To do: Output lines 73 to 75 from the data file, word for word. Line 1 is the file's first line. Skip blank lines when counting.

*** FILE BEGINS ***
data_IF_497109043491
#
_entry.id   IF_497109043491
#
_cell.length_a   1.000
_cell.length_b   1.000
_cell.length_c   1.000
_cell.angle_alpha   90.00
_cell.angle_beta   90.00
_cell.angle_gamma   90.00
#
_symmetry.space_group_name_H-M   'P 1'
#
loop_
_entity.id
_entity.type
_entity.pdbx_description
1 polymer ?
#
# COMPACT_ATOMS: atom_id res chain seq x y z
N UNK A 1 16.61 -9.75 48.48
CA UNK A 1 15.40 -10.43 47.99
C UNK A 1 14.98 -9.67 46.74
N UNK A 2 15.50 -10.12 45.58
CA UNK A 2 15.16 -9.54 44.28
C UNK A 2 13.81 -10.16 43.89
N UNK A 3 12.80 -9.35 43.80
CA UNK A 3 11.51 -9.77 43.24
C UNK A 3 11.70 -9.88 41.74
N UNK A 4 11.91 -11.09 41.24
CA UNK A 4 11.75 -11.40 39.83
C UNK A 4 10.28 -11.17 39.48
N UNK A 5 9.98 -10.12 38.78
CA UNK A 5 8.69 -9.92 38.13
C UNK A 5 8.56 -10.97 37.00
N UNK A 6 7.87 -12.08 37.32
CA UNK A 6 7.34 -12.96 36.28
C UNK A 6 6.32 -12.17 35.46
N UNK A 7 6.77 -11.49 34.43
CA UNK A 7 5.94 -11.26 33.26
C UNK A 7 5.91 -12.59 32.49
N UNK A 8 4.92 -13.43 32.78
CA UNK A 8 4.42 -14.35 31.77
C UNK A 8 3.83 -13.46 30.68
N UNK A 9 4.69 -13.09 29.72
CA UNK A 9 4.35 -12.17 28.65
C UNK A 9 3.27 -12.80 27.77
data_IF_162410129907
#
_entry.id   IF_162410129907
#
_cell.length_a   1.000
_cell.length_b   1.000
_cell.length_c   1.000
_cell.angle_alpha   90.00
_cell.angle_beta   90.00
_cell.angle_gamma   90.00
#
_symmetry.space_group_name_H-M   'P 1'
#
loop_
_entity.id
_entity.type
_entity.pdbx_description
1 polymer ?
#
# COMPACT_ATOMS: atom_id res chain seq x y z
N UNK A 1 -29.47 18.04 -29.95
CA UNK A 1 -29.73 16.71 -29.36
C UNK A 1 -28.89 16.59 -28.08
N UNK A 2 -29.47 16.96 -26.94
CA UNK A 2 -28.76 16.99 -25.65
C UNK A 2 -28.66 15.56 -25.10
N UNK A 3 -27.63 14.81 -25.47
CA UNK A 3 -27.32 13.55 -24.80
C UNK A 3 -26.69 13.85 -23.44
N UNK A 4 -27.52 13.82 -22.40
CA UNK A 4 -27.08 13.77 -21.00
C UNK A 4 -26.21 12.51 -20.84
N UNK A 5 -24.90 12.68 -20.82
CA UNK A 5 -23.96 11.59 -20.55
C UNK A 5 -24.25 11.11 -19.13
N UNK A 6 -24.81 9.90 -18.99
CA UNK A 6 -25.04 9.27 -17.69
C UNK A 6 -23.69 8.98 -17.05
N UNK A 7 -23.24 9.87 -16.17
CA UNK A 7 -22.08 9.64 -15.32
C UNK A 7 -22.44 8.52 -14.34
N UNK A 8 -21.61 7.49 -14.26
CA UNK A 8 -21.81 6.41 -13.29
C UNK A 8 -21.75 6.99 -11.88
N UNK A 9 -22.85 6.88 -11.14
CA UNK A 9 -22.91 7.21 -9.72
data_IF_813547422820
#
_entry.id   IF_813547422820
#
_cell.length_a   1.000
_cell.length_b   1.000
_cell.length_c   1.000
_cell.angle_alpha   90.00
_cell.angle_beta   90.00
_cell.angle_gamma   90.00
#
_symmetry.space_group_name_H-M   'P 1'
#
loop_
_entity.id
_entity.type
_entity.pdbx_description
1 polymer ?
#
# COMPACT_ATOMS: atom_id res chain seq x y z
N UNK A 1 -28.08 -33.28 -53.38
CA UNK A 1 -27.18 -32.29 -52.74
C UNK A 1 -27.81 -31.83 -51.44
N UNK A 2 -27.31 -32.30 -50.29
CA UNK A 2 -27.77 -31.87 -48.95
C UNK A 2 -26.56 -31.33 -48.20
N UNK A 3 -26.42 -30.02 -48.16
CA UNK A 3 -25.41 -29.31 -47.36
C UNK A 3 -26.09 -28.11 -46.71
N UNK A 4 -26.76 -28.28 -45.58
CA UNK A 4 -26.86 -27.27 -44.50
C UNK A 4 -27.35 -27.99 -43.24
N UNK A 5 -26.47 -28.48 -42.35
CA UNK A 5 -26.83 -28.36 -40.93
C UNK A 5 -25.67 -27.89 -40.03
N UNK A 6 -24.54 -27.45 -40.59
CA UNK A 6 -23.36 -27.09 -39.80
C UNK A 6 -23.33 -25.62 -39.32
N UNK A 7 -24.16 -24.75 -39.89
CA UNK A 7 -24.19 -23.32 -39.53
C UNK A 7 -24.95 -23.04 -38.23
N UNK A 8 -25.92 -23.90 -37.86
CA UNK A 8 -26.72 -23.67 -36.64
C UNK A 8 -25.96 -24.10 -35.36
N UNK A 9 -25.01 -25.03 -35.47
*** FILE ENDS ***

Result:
C UNK A 2 -28.66 15.56 -25.10
N UNK A 3 -27.63 14.81 -25.47
CA UNK A 3 -27.32 13.55 -24.80